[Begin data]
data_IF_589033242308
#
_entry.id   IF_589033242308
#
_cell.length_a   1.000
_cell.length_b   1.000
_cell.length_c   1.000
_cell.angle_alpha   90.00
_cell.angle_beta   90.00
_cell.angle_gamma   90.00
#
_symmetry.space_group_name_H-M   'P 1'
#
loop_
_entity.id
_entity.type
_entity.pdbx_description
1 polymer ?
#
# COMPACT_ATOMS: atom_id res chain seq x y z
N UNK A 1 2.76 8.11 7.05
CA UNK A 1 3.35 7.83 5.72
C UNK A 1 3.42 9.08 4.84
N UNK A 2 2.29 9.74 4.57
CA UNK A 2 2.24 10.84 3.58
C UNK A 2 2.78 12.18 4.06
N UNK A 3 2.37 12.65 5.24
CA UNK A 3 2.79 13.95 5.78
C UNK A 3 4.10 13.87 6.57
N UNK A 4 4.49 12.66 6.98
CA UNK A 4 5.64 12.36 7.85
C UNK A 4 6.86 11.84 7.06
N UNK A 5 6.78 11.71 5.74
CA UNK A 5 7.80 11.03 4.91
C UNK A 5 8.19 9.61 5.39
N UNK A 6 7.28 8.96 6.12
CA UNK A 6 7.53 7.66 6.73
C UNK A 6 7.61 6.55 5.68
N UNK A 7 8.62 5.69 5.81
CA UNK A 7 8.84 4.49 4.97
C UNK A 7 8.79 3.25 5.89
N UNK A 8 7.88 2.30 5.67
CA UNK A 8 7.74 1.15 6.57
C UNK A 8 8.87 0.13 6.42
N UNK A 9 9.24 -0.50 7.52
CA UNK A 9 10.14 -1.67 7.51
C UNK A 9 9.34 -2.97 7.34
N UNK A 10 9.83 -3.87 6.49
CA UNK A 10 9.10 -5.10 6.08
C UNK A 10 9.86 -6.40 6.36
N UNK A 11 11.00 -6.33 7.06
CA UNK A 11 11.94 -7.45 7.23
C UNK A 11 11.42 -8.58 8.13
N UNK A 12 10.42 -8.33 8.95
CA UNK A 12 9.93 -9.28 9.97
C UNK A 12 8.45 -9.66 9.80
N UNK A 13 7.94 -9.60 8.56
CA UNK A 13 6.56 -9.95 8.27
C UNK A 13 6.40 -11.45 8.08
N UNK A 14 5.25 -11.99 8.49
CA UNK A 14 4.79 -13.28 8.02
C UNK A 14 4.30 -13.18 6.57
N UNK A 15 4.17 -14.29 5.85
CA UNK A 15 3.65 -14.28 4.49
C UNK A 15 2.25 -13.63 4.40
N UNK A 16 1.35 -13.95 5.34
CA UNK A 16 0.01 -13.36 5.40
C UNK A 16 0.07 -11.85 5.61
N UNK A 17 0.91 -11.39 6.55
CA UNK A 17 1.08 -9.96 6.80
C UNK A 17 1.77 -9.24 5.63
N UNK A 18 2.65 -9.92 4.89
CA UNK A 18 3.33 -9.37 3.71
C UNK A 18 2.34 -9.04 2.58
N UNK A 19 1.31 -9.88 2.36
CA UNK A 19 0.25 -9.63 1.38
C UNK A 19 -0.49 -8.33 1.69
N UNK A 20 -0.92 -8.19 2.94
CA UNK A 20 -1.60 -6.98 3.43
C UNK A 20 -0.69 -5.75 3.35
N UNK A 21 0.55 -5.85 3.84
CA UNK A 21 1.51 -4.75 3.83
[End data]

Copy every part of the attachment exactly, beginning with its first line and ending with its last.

data_IF_589033242308
#
_entry.id   IF_589033242308
#
_cell.length_a   1.000
_cell.length_b   1.000
_cell.length_c   1.000
_cell.angle_alpha   90.00
_cell.angle_beta   90.00
_cell.angle_gamma   90.00
#
_symmetry.space_group_name_H-M   'P 1'
#
loop_
_entity.id
_entity.type
_entity.pdbx_description
1 polymer ?
#
# COMPACT_ATOMS: atom_id res chain seq x y z
N UNK A 1 2.76 8.11 7.05
CA UNK A 1 3.35 7.83 5.72
C UNK A 1 3.42 9.08 4.84
N UNK A 2 2.29 9.74 4.57
CA UNK A 2 2.24 10.84 3.58
C UNK A 2 2.78 12.18 4.06
N UNK A 3 2.37 12.65 5.24
CA UNK A 3 2.79 13.95 5.78
C UNK A 3 4.10 13.87 6.57
N UNK A 4 4.49 12.66 6.98
CA UNK A 4 5.64 12.36 7.85
C UNK A 4 6.86 11.84 7.06
N UNK A 5 6.78 11.71 5.74
CA UNK A 5 7.80 11.03 4.91
C UNK A 5 8.19 9.61 5.39
N UNK A 6 7.28 8.96 6.12
CA UNK A 6 7.53 7.66 6.73
C UNK A 6 7.61 6.55 5.68
N UNK A 7 8.62 5.69 5.81
CA UNK A 7 8.84 4.49 4.97
C UNK A 7 8.79 3.25 5.89
N UNK A 8 7.88 2.30 5.67
CA UNK A 8 7.74 1.15 6.57
C UNK A 8 8.87 0.13 6.42
N UNK A 9 9.24 -0.50 7.52
CA UNK A 9 10.14 -1.67 7.51
C UNK A 9 9.34 -2.97 7.34
N UNK A 10 9.83 -3.87 6.49
CA UNK A 10 9.10 -5.10 6.08
C UNK A 10 9.86 -6.40 6.36
N UNK A 11 11.00 -6.33 7.06
CA UNK A 11 11.94 -7.45 7.23
C UNK A 11 11.42 -8.58 8.13
N UNK A 12 10.42 -8.33 8.95
CA UNK A 12 9.93 -9.28 9.97
C UNK A 12 8.45 -9.66 9.80
N UNK A 13 7.94 -9.60 8.56
CA UNK A 13 6.56 -9.95 8.27
C UNK A 13 6.40 -11.45 8.08
N UNK A 14 5.25 -11.99 8.49
CA UNK A 14 4.79 -13.28 8.02
C UNK A 14 4.30 -13.18 6.57
N UNK A 15 4.17 -14.29 5.85
CA UNK A 15 3.65 -14.28 4.49
C UNK A 15 2.25 -13.63 4.40
N UNK A 16 1.35 -13.95 5.34
CA UNK A 16 0.01 -13.36 5.40
C UNK A 16 0.07 -11.85 5.61
N UNK A 17 0.91 -11.39 6.55
CA UNK A 17 1.08 -9.96 6.80
C UNK A 17 1.77 -9.24 5.63
N UNK A 18 2.65 -9.92 4.89
CA UNK A 18 3.33 -9.37 3.71
C UNK A 18 2.34 -9.04 2.58
N UNK A 19 1.31 -9.88 2.36
CA UNK A 19 0.25 -9.63 1.38
C UNK A 19 -0.49 -8.33 1.69
N UNK A 20 -0.92 -8.19 2.94
CA UNK A 20 -1.60 -6.98 3.43
C UNK A 20 -0.69 -5.75 3.35
N UNK A 21 0.55 -5.85 3.84
CA UNK A 21 1.51 -4.75 3.83